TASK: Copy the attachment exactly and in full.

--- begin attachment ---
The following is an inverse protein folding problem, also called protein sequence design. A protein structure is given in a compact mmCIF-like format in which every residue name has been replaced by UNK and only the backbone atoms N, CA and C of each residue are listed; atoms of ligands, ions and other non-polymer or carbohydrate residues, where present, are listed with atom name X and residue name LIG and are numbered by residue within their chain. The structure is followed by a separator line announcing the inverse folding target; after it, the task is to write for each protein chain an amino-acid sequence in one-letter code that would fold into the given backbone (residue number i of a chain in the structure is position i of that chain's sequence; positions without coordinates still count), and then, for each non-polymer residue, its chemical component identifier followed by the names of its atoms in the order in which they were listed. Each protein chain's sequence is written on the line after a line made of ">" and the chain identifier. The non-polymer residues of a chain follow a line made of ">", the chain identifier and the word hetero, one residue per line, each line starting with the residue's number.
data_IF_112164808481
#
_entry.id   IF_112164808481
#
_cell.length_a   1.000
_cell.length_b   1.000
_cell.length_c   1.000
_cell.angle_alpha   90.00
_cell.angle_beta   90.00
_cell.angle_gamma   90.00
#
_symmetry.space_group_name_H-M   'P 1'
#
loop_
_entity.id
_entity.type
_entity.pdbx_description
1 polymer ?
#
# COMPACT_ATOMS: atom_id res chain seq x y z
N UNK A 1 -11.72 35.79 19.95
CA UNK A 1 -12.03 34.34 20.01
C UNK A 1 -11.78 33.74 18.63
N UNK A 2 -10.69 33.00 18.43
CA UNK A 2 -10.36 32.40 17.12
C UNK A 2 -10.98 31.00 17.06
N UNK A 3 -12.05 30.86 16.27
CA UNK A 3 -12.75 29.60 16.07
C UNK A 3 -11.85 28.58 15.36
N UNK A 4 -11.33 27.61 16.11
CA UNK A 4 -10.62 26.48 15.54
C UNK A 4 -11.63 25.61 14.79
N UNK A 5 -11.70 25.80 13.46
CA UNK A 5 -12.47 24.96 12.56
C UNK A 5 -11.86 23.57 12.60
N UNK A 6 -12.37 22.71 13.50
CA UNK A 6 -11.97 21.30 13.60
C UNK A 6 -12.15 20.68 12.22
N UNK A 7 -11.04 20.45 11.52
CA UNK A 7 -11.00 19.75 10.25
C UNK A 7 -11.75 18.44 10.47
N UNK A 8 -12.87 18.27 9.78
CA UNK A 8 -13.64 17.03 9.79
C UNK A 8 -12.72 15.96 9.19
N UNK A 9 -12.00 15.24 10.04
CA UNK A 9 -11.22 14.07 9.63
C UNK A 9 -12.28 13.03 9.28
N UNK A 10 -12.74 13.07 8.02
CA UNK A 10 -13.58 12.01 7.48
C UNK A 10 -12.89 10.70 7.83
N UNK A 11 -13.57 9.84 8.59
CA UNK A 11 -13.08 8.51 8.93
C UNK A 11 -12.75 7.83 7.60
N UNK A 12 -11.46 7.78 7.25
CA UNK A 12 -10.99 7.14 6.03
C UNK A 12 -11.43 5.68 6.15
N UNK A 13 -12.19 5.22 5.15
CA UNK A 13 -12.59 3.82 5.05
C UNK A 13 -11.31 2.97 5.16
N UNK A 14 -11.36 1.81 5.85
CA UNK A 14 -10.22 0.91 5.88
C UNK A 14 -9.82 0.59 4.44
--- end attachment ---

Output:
The following is an inverse protein folding problem, also called protein sequence design. A protein structure is given in a compact mmCIF-like format in which every residue name has been replaced by UNK and only the backbone atoms N, CA and C of each residue are listed; atoms of ligands, ions and other non-polymer or carbohydrate residues, where present, are listed with atom name X and residue name LIG and are numbered by residue within their chain. The structure is followed by a separator line announcing the inverse folding target; after it, the task is to write for each protein chain an amino-acid sequence in one-letter code that would fold into the given backbone (residue number i of a chain in the structure is position i of that chain's sequence; positions without coordinates still count), and then, for each non-polymer residue, its chemical component identifier followed by the names of its atoms in the order in which they were listed. Each protein chain's sequence is written on the line after a line made of ">" and the chain identifier. The non-polymer residues of a chain follow a line made of ">", the chain identifier and the word hetero, one residue per line, each line starting with the residue's number.
data_IF_112164808481
#
_entry.id   IF_112164808481
#
_cell.length_a   1.000
_cell.length_b   1.000
_cell.length_c   1.000
_cell.angle_alpha   90.00
_cell.angle_beta   90.00
_cell.angle_gamma   90.00
#
_symmetry.space_group_name_H-M   'P 1'
#
loop_
_entity.id
_entity.type
_entity.pdbx_description
1 polymer ?
#
# COMPACT_ATOMS: atom_id res chain seq x y z
N UNK A 1 -11.72 35.79 19.95
CA UNK A 1 -12.03 34.34 20.01
C UNK A 1 -11.78 33.74 18.63
N UNK A 2 -10.69 33.00 18.43
CA UNK A 2 -10.36 32.40 17.12
C UNK A 2 -10.98 31.00 17.06
N UNK A 3 -12.05 30.86 16.27
CA UNK A 3 -12.75 29.60 16.07
C UNK A 3 -11.85 28.58 15.36
N UNK A 4 -11.33 27.61 16.11
CA UNK A 4 -10.62 26.48 15.54
C UNK A 4 -11.63 25.61 14.79
N UNK A 5 -11.70 25.80 13.46
CA UNK A 5 -12.47 24.96 12.56
C UNK A 5 -11.86 23.57 12.60
N UNK A 6 -12.37 22.71 13.50
CA UNK A 6 -11.97 21.30 13.60
C UNK A 6 -12.15 20.68 12.22
N UNK A 7 -11.04 20.45 11.52
CA UNK A 7 -11.00 19.75 10.25
C UNK A 7 -11.75 18.44 10.47
N UNK A 8 -12.87 18.27 9.78
CA UNK A 8 -13.64 17.03 9.79
C UNK A 8 -12.72 15.96 9.19
N UNK A 9 -12.00 15.24 10.04
CA UNK A 9 -11.22 14.07 9.63
C UNK A 9 -12.28 13.03 9.28
N UNK A 10 -12.74 13.07 8.02
CA UNK A 10 -13.58 12.01 7.48
C UNK A 10 -12.89 10.70 7.83
N UNK A 11 -13.57 9.84 8.59
CA UNK A 11 -13.08 8.51 8.93
C UNK A 11 -12.75 7.83 7.60
N UNK A 12 -11.46 7.78 7.25
CA UNK A 12 -10.99 7.14 6.03
C UNK A 12 -11.43 5.68 6.15
N UNK A 13 -12.19 5.22 5.15
CA UNK A 13 -12.59 3.82 5.05
C UNK A 13 -11.31 2.97 5.16
N UNK A 14 -11.36 1.81 5.85
CA UNK A 14 -10.22 0.91 5.88
C UNK A 14 -9.82 0.59 4.44